The Year of the Price Cut

So is it a soft market, or isn’t it? The consensus is forming: Sellers just can’t overreach and expect a huge payout the way they did a couple of years ago. New York asked, an online database that gathers information on most listings in the city, to run the numbers and find the largest price drops of the year (leaving out mixed-use and multiple-unit buildings and new developments). Bargain-hunters and bonus-toters, this may be your moment.

1120 Fifth Avenue, Penthouse 15A
A full-floor, two-bedroom, two-bath penthouse at Fifth and 93rd.
Asking Price Then: $12 million
Asking Price Now: $7 million
Drop: 41.6 percent
Listed: November 2005
Time on Market: 408 days
Maintenance: $5,131 per month
Broker: Laura and Rheda Brandt, Halstead

The living room measures 23 by 15 feet, small for a space billed as “stately.” Despite having two greenhouses and a sunroom, it has only two proper bedrooms. “It’s a beautiful, magical doll’s house, but it’s very tiny and very impractical,” says one broker who has shown it to clients. (They passed.)

160 Central Park South, Apartment 2708
A one-bedroom, two-bath condo at the Jumeirah Essex House.
Asking Price Then: $2.5 million
Asking Price Now: $1.575 million
Drop: 37 percent
Listed: April 2006
Time on Market: 238 days
Charges and Taxes: $2,801 per month
Brokers: Pat Slochower and Richard Gitter, Prudential Douglas Elliman

The monthly charges are high, as is typical of hotel condos. Slochower says that, after a fancy renovation, the apartment was priced very ambitiously. Now, with many other Essex House units on the market, and conversions nearby, there’s more competition.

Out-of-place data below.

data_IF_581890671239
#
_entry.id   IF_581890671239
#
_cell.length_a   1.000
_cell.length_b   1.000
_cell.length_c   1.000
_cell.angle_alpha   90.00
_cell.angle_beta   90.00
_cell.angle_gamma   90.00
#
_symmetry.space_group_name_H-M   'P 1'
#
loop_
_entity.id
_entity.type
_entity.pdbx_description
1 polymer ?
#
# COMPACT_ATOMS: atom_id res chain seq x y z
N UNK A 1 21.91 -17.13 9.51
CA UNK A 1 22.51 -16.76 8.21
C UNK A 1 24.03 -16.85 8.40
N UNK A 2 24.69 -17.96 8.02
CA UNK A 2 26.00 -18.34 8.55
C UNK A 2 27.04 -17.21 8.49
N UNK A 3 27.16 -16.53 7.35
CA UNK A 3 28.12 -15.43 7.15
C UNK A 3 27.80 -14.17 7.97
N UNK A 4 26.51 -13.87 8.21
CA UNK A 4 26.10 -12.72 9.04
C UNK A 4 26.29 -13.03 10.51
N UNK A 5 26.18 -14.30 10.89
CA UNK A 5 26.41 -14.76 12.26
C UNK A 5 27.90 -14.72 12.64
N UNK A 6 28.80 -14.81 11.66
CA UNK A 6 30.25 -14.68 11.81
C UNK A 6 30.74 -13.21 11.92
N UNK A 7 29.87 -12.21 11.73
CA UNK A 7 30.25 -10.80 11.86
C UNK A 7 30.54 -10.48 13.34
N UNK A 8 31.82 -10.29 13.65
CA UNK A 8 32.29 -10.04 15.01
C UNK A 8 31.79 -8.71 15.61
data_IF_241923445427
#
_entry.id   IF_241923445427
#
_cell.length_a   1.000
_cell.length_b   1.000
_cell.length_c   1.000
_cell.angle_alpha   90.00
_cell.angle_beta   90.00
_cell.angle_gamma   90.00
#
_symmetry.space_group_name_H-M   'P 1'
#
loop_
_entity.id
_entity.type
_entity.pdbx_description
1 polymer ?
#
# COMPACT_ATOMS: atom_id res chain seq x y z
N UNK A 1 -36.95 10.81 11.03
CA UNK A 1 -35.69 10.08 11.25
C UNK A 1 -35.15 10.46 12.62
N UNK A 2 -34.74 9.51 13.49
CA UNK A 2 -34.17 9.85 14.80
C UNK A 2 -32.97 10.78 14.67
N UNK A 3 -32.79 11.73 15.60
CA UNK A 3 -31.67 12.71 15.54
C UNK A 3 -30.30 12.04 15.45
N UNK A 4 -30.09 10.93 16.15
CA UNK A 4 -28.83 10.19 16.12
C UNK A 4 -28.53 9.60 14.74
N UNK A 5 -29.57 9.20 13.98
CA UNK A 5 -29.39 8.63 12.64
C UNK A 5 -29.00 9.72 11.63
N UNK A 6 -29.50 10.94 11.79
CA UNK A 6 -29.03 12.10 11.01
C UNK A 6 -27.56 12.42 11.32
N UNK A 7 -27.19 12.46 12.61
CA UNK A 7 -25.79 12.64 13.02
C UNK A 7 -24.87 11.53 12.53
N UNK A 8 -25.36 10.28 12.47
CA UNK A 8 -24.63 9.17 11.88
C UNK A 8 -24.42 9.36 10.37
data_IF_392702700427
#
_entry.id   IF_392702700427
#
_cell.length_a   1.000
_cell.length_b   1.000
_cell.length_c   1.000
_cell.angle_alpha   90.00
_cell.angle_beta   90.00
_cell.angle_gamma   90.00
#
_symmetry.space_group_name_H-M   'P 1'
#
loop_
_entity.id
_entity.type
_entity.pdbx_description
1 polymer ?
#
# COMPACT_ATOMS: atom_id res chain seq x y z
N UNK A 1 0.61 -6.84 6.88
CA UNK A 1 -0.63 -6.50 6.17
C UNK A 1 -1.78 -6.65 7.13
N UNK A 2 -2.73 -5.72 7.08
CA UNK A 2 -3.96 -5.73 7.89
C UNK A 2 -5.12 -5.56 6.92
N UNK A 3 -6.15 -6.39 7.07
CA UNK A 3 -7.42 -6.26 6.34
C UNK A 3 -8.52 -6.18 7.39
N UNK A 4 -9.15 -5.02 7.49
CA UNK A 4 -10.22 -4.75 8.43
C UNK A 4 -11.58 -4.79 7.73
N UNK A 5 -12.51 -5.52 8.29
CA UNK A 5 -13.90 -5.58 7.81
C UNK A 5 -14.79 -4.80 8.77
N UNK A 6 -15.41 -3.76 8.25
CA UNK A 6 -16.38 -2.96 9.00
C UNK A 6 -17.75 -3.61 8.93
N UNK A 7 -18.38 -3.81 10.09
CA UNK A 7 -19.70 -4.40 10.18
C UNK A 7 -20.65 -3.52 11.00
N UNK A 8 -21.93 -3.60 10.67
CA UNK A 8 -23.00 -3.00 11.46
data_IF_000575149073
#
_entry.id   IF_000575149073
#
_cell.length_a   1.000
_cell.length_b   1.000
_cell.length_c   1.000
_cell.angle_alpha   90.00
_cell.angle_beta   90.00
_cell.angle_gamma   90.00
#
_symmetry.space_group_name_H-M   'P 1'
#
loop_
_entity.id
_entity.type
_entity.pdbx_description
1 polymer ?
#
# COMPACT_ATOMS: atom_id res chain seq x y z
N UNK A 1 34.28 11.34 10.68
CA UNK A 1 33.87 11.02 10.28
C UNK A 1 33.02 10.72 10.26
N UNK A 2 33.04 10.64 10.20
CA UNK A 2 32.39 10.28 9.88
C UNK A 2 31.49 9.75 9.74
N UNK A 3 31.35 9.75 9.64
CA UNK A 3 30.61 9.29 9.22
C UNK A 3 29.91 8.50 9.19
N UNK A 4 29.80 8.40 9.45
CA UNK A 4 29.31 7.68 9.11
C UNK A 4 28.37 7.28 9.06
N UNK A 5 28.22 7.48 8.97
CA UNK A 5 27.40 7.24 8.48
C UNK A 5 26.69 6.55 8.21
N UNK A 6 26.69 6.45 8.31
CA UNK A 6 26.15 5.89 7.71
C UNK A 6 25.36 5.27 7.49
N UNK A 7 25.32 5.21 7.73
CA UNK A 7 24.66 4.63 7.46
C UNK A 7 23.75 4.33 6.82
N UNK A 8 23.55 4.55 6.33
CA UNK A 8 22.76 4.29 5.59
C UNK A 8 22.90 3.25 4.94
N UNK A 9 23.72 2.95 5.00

5 East 131st Street, Apartment 4B
A two-bedroom co-op in a prewar walk-up in East Harlem.
Asking Price Then: $275,000
Asking Price Now: $175,000
Drop: 36.4 percent
Maintenance: $612 per month
Listed: September 2006
Time on Market: 100 days
Broker: Jeffrey Gardere, Corcoran

Yes, East Harlem’s been fancified, but it’s still an area where shoppers are expecting to find bargains. One issue here may also be the income restrictions on buyers: Because it’s an HDFC building, a resident can’t make more than $81,800 per year (or $93,500 for a couple, or $116,000 for family of four).

21 East 22nd Street, Apartment 12F
A one-bedroom, one-bath corner penthouse facing Madison Square Park.
Asking price then: $2.5 million
Asking price now: $1.595 million
Drop: 36.2 percent
Listed: November 2005
Time on market: 402 days
maintenance: $1,128 per month
broker: Paula Del Nunzio, Brown Harris Stevens

After thirteen months and four price drops, this trophy apartment with an 800-square-foot terrace is still available. But who pays $2.5 million for one bedroom? A local broker notes that nearby, “for $1.6 million, you can get a two-bedroom with a smaller terrace.”

480 Park Avenue, Apartment 8E
A fully renovated two-bedroom, two-bath prewar co-op in upper Midtown.
Asking Price Then: $4.6 million
Asking Price Now: $3 million
Drop: 34.8 percent
Listed: May 2006
Time on Market: 217 days
Maintenance: $2,138 per month
Broker: Sallie G. Stern, Brown Harris Stevens
This pretty property is in an all-cash building, which limits the pool of potential buyers. It also lacks a dining room, a liability at this price point; the two bedrooms share one bath; and, well, “it’s still too much money,” says one broker.

160 West End Avenue, Apartment 1C
A ground-floor live-work studio with one and a half baths near Lincoln Square.
Asking Price Then: $630,000
Asking Price Now: $410,000
Drop: 34.9 percent
Listed: August 2006
Time on Market: 132 days
Maintenance: $689 per month
Broker: Patricia Galante, Corcoran

Galante says she priced this one high because it’s a rare live-and-work space. Ironically, that may have been why buyers shied away—it looks like an office, not a home. (That said, at press time, the owner had just accepted an offer, though nothing’s signed yet.)

Note: “Time on market” numbers are as of December 14.

The Year of the Price Cut